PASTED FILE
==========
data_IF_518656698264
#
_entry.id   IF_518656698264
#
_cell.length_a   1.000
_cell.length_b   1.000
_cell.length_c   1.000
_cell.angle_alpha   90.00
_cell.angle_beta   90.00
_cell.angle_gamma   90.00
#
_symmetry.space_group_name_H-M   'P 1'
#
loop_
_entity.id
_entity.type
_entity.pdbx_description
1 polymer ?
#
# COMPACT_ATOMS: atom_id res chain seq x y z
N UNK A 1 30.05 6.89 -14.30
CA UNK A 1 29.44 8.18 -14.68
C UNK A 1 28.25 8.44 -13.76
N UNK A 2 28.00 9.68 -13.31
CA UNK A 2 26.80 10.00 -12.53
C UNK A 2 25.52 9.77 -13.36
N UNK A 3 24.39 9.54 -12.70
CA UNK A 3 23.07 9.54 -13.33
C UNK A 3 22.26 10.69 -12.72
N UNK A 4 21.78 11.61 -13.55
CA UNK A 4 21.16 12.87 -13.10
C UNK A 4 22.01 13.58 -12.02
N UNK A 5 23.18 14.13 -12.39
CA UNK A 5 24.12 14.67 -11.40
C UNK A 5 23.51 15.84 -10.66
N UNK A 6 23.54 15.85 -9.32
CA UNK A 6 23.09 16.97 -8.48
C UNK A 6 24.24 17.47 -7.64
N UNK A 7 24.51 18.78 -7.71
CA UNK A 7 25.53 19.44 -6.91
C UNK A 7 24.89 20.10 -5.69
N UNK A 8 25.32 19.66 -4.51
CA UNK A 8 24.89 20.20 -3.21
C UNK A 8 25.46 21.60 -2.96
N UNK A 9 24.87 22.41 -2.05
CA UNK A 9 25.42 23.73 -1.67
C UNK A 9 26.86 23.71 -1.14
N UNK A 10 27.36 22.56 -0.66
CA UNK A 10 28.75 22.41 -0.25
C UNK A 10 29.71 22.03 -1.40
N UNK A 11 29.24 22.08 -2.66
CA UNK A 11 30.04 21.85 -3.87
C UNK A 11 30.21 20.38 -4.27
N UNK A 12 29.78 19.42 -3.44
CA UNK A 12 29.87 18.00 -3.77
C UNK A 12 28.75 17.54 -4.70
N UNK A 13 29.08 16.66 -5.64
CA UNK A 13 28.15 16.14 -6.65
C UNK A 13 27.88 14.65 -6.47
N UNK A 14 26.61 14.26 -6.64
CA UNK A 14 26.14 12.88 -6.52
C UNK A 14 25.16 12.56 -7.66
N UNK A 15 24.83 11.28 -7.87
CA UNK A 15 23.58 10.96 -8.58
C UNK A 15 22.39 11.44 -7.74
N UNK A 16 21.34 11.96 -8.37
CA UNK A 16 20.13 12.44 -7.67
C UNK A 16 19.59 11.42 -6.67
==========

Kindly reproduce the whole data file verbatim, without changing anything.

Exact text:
data_IF_518656698264
#
_entry.id   IF_518656698264
#
_cell.length_a   1.000
_cell.length_b   1.000
_cell.length_c   1.000
_cell.angle_alpha   90.00
_cell.angle_beta   90.00
_cell.angle_gamma   90.00
#
_symmetry.space_group_name_H-M   'P 1'
#
loop_
_entity.id
_entity.type
_entity.pdbx_description
1 polymer ?
#
# COMPACT_ATOMS: atom_id res chain seq x y z
N UNK A 1 30.05 6.89 -14.30
CA UNK A 1 29.44 8.18 -14.68
C UNK A 1 28.25 8.44 -13.76
N UNK A 2 28.00 9.68 -13.31
CA UNK A 2 26.80 10.00 -12.53
C UNK A 2 25.52 9.77 -13.36
N UNK A 3 24.39 9.54 -12.70
CA UNK A 3 23.07 9.54 -13.33
C UNK A 3 22.26 10.69 -12.72
N UNK A 4 21.78 11.61 -13.55
CA UNK A 4 21.16 12.87 -13.10
C UNK A 4 22.01 13.58 -12.02
N UNK A 5 23.18 14.13 -12.39
CA UNK A 5 24.12 14.67 -11.40
C UNK A 5 23.51 15.84 -10.66
N UNK A 6 23.54 15.85 -9.32
CA UNK A 6 23.09 16.97 -8.48
C UNK A 6 24.24 17.47 -7.64
N UNK A 7 24.51 18.78 -7.71
CA UNK A 7 25.53 19.44 -6.91
C UNK A 7 24.89 20.10 -5.69
N UNK A 8 25.32 19.66 -4.51
CA UNK A 8 24.89 20.20 -3.21
C UNK A 8 25.46 21.60 -2.96
N UNK A 9 24.87 22.41 -2.05
CA UNK A 9 25.42 23.73 -1.67
C UNK A 9 26.86 23.71 -1.14
N UNK A 10 27.36 22.56 -0.66
CA UNK A 10 28.75 22.41 -0.25
C UNK A 10 29.71 22.03 -1.40
N UNK A 11 29.24 22.08 -2.66
CA UNK A 11 30.04 21.85 -3.87
C UNK A 11 30.21 20.38 -4.27
N UNK A 12 29.78 19.42 -3.44
CA UNK A 12 29.87 18.00 -3.77
C UNK A 12 28.75 17.54 -4.70
N UNK A 13 29.08 16.66 -5.64
CA UNK A 13 28.15 16.14 -6.65
C UNK A 13 27.88 14.65 -6.47
N UNK A 14 26.61 14.26 -6.64
CA UNK A 14 26.14 12.88 -6.52
C UNK A 14 25.16 12.56 -7.66
N UNK A 15 24.83 11.28 -7.87
CA UNK A 15 23.58 10.96 -8.58
C UNK A 15 22.39 11.44 -7.74
N UNK A 16 21.34 11.96 -8.37
CA UNK A 16 20.13 12.44 -7.67
C UNK A 16 19.59 11.42 -6.67